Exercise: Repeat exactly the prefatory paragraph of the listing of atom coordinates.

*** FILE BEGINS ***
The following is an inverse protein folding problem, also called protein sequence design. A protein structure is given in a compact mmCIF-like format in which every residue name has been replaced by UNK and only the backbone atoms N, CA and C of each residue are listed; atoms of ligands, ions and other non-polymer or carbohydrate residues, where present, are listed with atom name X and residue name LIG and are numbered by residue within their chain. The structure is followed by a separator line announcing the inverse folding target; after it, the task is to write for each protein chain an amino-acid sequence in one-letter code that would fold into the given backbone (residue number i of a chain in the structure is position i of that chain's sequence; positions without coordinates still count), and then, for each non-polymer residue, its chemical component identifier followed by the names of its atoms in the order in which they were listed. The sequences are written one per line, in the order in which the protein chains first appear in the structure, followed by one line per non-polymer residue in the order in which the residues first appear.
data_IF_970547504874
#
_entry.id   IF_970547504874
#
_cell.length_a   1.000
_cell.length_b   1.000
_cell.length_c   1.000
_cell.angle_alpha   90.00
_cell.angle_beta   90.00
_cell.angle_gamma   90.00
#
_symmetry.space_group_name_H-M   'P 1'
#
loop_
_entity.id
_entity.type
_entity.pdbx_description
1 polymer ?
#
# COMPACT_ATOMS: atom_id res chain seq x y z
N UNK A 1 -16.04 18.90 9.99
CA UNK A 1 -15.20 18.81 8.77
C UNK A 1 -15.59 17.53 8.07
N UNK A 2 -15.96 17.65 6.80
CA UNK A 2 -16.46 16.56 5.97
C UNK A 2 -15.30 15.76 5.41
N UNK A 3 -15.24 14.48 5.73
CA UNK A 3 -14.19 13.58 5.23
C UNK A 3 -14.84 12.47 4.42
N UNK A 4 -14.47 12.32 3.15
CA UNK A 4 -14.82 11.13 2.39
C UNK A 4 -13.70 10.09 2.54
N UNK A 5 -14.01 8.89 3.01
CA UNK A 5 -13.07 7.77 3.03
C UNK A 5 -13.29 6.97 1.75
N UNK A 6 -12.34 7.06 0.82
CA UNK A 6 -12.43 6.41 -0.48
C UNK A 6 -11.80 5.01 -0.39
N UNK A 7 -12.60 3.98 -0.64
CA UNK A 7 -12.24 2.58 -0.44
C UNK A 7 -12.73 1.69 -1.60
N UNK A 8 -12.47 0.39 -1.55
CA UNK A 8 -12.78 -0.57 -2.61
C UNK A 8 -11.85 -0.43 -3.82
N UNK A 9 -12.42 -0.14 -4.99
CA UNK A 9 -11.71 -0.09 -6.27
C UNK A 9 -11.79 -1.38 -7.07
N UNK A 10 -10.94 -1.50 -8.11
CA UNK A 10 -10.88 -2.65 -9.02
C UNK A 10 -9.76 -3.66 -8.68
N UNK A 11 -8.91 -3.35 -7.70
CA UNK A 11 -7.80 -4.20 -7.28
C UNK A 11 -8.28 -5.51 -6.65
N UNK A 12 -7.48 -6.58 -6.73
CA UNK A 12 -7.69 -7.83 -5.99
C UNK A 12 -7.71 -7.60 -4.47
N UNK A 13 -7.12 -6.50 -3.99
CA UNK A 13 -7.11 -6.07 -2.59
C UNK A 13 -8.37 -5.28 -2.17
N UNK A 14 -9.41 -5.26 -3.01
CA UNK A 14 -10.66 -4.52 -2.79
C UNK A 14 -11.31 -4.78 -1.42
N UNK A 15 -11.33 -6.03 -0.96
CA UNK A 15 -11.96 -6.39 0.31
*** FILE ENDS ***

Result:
The following is an inverse protein folding problem, also called protein sequence design. A protein structure is given in a compact mmCIF-like format in which every residue name has been replaced by UNK and only the backbone atoms N, CA and C of each residue are listed; atoms of ligands, ions and other non-polymer or carbohydrate residues, where present, are listed with atom name X and residue name LIG and are numbered by residue within their chain. The structure is followed by a separator line announcing the inverse folding target; after it, the task is to write for each protein chain an amino-acid sequence in one-letter code that would fold into the given backbone (residue number i of a chain in the structure is position i of that chain's sequence; positions without coordinates still count), and then, for each non-polymer residue, its chemical component identifier followed by the names of its atoms in the order in which they were listed. The sequences are written one per line, in the order in which the protein chains first appear in the structure, followed by one line per non-polymer residue in the order in which the residues first appear.